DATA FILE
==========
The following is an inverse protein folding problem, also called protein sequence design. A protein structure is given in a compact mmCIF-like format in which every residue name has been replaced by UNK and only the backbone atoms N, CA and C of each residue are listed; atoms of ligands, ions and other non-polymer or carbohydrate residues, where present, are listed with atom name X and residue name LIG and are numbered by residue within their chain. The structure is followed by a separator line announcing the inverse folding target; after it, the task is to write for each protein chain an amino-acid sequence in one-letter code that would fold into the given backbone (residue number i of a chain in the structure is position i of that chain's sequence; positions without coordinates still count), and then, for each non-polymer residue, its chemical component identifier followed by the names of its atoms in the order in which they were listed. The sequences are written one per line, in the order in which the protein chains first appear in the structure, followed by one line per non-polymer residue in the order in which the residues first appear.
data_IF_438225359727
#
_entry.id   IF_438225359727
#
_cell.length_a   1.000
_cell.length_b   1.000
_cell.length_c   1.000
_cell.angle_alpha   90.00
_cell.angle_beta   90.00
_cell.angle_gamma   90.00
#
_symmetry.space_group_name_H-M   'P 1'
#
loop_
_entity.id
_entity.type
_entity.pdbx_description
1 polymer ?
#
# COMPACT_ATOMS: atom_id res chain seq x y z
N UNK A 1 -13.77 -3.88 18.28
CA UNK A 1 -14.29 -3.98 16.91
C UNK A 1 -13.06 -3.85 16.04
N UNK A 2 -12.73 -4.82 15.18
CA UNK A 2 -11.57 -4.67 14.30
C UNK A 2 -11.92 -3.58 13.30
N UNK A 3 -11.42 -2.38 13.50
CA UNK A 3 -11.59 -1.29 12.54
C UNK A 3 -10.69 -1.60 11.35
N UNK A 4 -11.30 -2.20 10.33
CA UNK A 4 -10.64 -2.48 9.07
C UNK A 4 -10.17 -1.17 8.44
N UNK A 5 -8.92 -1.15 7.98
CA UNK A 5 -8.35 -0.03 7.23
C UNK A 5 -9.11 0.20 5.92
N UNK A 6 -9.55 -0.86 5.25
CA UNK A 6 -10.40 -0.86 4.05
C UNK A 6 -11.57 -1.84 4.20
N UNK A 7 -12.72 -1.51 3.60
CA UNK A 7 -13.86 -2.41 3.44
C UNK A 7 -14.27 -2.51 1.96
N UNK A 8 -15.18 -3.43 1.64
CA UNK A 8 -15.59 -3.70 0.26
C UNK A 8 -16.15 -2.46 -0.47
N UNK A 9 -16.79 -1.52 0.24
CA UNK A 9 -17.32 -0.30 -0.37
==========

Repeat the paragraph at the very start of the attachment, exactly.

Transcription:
The following is an inverse protein folding problem, also called protein sequence design. A protein structure is given in a compact mmCIF-like format in which every residue name has been replaced by UNK and only the backbone atoms N, CA and C of each residue are listed; atoms of ligands, ions and other non-polymer or carbohydrate residues, where present, are listed with atom name X and residue name LIG and are numbered by residue within their chain. The structure is followed by a separator line announcing the inverse folding target; after it, the task is to write for each protein chain an amino-acid sequence in one-letter code that would fold into the given backbone (residue number i of a chain in the structure is position i of that chain's sequence; positions without coordinates still count), and then, for each non-polymer residue, its chemical component identifier followed by the names of its atoms in the order in which they were listed. The sequences are written one per line, in the order in which the protein chains first appear in the structure, followed by one line per non-polymer residue in the order in which the residues first appear.